On Dec. 1, 1976, Britain exploded in controversy over the Sex Pistols when they appeared on the television program Today. And it was all because Freddie Mercury had a toothache.

Queen were booked to appear on the live news magazine show on the U.K.’s Thames Television. But when their singer required a dentist’s attention, EMI scrambled to replace the band with another act signed to the record label. The best they could find was the Sex Pistols, the rowdy punk upstarts that had recently released their first single, “Anarchy in the U.K.”

Although the Pistols, and the burgeoning British punk scene, had been all the rage in the music press, mainstream coverage had been scant. Even a short interview on a tea-time television show could bring a big boost in publicity. But no one had any idea the kind of publicity, and infamy, which would be generated by this short television appearance.

“They made us wait a real long time in what they jokingly call the green room, which was just free drink,” remembered frontman John “Johnny Rotten” Lydon. Guitarist Steve Jones recalled getting hammered while waiting to go on television, although bassist Glen Matlock has downplayed how much alcohol the band, and its entourage of punk scenesters, actually imbibed.

When it was time to go before the cameras, the Pistols and pals were to be interviewed by Bill Grundy, a 50-something presenter who had made a reputation for himself as a drunk rascal. Invoking his persona while introducing the punk rockers, Grundy declared, “They’re as drunk as I am.”

“He drank more than any of us,” Lydon said. “And he pushed it.”

If Grundy’s blood alcohol level wasn’t apparent in the interview, his dismissive opinion of the young musicians was obvious. Annoyed by Jones, who stepped on the host’s cue, Grundy focused on the money the Pistols were making. The band members sneered back that they had spent it all, while, amid the crosstalk, Jones uttered the f-word for only the third time on a British broadcast.

Not that Grundy noticed as he goaded the Pistols about being a joke and referenced classical music, apparently to draw comparisons between the band’s uncouth appearance and the respect bestowed upon the likes of Beethoven and Mozart. When Lydon mumbled an obscenity, Grundy became determined to have him repeat it on air.

“Nothing, a rude word. Next question,” Lydon demurred, before the presenter demanded to have him to say “s---” on live TV, as he feigned shock.

But what brought the situation to a head was Grundy’s flirtation with the female punks who accompanied the band on the show. One of them was future music star Siouxsie Sioux, who facetiously told Grundy that she always wanted to meet him. When the host told Sioux that they “could meet afterwards,” Jones exploded at Grundy.

“You dirty sod,” he bellowed. “You dirty old man!”

Grundy responded by encouraging him: “Go on, you’ve got another five seconds. Say something outrageous.”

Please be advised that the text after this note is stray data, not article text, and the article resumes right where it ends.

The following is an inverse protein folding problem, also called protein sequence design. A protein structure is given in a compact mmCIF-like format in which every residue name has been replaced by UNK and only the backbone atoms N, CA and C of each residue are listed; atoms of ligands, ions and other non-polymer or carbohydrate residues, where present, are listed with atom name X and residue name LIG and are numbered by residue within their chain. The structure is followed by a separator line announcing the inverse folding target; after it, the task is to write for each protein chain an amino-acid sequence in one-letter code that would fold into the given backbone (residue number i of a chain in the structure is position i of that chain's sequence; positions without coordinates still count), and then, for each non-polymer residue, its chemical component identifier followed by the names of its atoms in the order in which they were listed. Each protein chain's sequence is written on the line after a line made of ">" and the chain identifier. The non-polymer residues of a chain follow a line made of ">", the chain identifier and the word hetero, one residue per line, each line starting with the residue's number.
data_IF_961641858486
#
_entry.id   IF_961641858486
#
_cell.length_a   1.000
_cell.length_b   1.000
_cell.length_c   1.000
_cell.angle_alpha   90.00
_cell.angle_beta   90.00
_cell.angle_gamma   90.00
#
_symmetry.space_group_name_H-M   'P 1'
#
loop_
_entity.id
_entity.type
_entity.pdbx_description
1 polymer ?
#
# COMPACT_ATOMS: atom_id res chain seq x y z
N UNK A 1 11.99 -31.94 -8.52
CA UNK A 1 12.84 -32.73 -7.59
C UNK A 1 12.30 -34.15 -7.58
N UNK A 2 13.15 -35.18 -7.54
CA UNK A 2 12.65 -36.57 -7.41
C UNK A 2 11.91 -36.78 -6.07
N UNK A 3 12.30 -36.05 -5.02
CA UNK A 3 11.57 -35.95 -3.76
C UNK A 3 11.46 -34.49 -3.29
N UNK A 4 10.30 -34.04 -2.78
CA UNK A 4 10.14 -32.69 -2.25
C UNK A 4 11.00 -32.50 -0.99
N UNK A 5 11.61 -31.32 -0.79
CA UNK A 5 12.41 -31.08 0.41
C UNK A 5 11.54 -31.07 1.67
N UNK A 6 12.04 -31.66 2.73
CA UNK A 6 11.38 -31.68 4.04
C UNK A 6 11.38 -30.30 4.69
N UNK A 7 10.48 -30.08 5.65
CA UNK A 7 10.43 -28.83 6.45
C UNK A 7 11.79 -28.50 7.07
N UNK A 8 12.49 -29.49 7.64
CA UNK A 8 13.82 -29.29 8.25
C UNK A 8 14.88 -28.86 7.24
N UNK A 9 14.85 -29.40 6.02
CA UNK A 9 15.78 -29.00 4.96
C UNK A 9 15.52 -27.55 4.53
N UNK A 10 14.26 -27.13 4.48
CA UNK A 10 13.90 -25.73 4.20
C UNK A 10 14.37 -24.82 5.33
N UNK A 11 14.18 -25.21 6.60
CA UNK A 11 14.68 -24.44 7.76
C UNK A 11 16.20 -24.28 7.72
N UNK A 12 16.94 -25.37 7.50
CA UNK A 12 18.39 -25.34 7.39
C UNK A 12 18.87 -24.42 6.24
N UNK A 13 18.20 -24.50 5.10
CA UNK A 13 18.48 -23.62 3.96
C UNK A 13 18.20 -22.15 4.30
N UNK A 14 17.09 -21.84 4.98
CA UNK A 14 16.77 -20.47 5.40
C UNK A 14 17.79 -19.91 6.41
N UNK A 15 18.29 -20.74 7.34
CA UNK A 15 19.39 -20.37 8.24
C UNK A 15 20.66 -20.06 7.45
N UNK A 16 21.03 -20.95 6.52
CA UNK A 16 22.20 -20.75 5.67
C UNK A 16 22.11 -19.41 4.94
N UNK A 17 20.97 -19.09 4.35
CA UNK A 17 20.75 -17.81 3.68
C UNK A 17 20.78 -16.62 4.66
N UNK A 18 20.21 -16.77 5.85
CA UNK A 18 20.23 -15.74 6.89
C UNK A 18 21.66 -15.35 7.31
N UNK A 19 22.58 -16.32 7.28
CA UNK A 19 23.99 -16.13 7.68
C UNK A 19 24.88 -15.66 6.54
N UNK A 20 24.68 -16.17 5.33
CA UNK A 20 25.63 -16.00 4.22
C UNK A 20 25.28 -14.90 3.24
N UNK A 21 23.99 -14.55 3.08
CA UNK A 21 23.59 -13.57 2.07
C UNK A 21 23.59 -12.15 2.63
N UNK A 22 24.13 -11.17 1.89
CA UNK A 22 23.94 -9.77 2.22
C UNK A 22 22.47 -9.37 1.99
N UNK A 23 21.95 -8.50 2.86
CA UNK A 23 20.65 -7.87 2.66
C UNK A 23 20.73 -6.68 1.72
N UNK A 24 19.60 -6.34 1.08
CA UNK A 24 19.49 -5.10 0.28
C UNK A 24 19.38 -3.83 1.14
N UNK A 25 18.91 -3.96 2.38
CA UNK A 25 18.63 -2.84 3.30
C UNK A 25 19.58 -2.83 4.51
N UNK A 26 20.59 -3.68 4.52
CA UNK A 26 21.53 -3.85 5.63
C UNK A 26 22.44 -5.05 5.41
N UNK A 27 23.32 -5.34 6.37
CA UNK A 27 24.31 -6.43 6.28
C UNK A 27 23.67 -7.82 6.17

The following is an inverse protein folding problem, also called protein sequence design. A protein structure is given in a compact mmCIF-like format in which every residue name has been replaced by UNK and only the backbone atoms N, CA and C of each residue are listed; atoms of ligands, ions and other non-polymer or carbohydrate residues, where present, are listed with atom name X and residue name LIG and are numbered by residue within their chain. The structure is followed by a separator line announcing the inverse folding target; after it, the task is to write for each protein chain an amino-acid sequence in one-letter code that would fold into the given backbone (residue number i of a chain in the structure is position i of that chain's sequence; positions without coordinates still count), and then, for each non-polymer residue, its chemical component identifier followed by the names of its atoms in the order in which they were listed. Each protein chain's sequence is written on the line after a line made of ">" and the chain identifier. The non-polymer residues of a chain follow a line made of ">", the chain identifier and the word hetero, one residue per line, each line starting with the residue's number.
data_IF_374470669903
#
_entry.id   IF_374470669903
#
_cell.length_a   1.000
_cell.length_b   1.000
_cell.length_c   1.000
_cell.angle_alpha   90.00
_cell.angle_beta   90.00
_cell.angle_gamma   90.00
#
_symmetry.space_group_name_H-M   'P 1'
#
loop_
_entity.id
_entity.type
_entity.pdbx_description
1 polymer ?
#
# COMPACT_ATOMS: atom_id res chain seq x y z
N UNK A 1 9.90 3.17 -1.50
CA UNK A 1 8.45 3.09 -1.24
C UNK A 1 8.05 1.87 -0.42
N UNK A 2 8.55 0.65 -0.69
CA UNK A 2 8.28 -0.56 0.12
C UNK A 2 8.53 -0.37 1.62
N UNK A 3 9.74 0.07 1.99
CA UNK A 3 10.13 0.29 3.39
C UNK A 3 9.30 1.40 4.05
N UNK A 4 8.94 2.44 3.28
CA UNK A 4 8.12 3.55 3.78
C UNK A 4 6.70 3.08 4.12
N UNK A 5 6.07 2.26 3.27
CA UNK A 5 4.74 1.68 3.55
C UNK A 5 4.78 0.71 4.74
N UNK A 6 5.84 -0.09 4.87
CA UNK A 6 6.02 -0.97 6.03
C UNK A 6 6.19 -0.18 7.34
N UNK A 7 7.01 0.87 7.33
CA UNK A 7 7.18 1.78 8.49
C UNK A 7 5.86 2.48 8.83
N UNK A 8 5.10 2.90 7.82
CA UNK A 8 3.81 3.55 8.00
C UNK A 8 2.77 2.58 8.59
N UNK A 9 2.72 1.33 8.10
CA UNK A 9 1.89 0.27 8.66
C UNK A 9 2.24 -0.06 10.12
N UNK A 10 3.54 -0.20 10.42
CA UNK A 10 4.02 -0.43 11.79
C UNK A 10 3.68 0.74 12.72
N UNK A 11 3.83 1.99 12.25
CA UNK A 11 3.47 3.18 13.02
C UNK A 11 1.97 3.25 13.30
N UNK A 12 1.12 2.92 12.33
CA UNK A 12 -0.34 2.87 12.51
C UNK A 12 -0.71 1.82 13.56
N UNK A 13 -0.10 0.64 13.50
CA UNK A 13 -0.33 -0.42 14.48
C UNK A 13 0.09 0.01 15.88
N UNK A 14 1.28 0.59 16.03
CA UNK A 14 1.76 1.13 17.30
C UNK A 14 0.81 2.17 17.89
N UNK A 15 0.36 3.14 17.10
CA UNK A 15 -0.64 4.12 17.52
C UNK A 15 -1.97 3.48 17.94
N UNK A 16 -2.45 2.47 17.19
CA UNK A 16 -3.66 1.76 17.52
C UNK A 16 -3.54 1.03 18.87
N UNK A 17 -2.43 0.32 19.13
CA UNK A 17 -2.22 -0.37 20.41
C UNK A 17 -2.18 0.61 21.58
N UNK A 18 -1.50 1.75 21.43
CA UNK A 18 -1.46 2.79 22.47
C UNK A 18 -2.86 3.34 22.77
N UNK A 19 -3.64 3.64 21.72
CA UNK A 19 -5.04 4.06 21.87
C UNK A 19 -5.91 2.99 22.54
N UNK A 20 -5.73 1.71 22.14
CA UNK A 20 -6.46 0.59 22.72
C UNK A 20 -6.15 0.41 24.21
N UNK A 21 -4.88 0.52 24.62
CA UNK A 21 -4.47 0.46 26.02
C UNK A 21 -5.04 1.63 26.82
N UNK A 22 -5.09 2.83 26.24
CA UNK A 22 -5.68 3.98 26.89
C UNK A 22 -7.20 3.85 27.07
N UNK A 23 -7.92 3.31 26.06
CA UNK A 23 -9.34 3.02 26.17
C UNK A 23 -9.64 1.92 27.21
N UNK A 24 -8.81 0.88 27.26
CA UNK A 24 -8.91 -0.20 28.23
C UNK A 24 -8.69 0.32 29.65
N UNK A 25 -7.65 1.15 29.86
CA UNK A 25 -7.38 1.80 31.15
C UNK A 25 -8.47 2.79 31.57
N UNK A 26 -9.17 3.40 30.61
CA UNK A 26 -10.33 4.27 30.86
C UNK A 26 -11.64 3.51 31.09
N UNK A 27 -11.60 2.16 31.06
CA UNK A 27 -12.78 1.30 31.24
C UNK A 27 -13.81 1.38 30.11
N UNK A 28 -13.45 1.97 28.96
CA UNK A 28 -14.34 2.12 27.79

Jones complied. “You dirty bastard,” he sneered. “You dirty f---er! What a f---ing rotter!”

Grundy quickly ended the show. As the punks were ushered back into the green room, the television studio began being bombarded with phone calls, upset with the language they (or their kids) had heard on the air. One man even claimed that he had smashed his TV screen in a rage, but wanted to be reimbursed.

So many calls were coming in that they flooded the phone lines, accidentally forcing callers to the extension in the green room. Sioux remembers that the Pistols and their friends picked up, greeting upset viewers with some more colorful words.

Overnight, the Sex Pistols reached the height of infamy in Britain. The incident became front-page news on London’s tabloids, with the Daily Mirror famously declaring, “The Filth and the Fury!” While media types, politicians and others decried the behavior and tried to ban the Pistols from performing in their cities, young music fans became curious about the group, buying the first single (at least before EMI dropped the band and deleted the record).

As the Pistols were becoming a sensation – for better and worse – Thames Television blamed Grundy for antagonizing the band and coaxing the run of obscenities on the air. He was suspended from telecasts for two weeks as program director Jeremy Isaacs said that Grundy made a “gross error in judgment” with “inexcusably sloppy journalism.”

Grundy took his case to the press, suggesting that his “lovable drunk” persona had no basis in fact and that he hadn’t been drinking on the job. Yet, the man did cop to having an agenda in his interview with the Pistols.

He told the Guardian that his goal was “to prove that these louts were a foul-mouthed set of yobs. And that is what I did prove.”

Although Grundy was reinstated, the Today show was soon canceled and he never hosted another prime-time program. The incident ended his career as a prominent journalist.

The same could be said for the Sex Pistols, who benefited in the short term, and became known in mainstream culture for their shocking attitude more than their music or political statements. Thirteen months later, after a tumultuous 1977, the band would cease to exist.

The 50 Greatest Debut Singles

More From Diffuser.fm